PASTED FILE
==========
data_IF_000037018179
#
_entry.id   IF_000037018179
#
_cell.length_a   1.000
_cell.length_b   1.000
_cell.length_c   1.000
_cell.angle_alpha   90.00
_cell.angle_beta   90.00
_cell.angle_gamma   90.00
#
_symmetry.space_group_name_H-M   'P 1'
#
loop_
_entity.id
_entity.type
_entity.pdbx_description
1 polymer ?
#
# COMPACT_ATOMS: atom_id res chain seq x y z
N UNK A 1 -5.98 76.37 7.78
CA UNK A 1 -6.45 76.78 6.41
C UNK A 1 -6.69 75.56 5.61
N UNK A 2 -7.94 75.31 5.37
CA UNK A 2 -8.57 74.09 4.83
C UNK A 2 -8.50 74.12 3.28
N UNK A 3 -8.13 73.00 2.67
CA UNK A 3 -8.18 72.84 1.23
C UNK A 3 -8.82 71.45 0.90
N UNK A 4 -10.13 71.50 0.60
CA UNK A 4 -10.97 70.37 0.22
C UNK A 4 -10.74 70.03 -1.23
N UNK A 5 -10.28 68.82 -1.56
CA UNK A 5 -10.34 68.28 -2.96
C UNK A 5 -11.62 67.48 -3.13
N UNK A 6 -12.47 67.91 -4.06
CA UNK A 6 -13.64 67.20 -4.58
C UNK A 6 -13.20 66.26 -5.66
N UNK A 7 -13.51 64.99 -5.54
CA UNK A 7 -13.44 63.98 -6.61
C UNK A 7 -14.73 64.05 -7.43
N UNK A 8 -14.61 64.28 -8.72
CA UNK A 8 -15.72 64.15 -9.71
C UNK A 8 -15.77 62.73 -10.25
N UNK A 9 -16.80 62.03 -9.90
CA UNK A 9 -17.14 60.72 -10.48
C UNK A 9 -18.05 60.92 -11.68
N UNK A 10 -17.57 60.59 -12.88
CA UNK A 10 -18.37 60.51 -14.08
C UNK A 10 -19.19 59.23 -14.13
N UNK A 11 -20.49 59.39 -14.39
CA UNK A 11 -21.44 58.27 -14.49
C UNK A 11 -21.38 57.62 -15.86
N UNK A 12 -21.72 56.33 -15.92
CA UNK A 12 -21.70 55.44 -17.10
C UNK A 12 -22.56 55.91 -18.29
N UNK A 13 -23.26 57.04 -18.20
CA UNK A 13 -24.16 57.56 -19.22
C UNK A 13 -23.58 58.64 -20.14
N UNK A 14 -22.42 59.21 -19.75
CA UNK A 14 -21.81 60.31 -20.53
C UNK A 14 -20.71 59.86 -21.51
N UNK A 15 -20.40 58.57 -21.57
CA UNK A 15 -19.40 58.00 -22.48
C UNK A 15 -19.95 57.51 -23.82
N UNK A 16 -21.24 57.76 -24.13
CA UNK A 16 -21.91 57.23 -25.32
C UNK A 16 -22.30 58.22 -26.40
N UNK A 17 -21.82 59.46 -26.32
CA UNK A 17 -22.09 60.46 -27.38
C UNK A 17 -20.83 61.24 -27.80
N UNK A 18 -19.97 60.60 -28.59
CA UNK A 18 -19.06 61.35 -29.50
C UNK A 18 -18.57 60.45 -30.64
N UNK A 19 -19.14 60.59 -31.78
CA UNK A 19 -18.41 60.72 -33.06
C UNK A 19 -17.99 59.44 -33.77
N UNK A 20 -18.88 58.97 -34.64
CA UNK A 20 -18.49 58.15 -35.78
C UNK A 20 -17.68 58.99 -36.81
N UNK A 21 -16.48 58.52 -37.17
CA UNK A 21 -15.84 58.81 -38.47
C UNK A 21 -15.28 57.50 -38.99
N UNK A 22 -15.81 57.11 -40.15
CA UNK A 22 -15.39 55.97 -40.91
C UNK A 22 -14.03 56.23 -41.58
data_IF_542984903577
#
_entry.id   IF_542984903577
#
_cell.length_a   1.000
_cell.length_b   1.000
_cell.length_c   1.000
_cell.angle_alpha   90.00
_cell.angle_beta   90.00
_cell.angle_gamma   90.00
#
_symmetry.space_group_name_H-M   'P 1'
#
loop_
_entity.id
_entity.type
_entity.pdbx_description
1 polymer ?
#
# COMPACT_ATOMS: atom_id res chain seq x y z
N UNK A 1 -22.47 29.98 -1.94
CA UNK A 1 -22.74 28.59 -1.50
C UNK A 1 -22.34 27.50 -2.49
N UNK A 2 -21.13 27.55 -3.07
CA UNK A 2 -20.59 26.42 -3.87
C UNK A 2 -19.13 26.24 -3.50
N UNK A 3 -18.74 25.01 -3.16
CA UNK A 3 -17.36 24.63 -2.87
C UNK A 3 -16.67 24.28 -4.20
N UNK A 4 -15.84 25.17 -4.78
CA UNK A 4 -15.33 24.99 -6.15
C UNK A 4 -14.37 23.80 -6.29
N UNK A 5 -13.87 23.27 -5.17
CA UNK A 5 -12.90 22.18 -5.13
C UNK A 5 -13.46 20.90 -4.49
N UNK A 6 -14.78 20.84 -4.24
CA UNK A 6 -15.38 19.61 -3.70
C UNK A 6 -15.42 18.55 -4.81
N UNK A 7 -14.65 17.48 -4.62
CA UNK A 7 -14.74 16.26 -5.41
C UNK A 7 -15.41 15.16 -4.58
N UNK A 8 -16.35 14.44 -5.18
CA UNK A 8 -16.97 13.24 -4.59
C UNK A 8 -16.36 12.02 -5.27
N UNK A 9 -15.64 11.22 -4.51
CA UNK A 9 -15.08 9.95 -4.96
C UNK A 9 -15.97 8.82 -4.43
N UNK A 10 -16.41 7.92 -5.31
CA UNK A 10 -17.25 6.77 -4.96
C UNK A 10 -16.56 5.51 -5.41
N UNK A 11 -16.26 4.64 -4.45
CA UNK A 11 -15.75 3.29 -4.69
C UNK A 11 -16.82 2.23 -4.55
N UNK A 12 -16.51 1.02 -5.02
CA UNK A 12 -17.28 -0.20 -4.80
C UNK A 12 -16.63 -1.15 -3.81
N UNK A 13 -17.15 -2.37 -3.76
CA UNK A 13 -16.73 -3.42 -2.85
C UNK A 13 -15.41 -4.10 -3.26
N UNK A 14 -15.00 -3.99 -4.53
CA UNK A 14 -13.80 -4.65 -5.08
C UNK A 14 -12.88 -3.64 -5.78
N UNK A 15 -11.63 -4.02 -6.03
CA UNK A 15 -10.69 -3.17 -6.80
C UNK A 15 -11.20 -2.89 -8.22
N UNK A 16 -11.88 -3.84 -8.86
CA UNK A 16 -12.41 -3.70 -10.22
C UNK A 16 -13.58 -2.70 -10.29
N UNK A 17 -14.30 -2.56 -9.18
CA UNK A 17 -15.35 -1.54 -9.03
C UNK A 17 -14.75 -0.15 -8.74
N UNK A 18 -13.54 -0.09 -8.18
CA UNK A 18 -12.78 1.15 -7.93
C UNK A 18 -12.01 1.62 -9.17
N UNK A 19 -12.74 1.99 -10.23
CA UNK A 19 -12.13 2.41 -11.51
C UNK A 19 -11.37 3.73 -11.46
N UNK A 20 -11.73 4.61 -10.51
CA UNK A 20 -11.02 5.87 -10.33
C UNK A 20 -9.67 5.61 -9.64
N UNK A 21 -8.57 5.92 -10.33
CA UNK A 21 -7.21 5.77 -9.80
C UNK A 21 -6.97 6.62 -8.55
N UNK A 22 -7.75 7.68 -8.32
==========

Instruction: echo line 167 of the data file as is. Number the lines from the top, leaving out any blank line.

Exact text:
N UNK A 21 -8.57 5.92 -10.33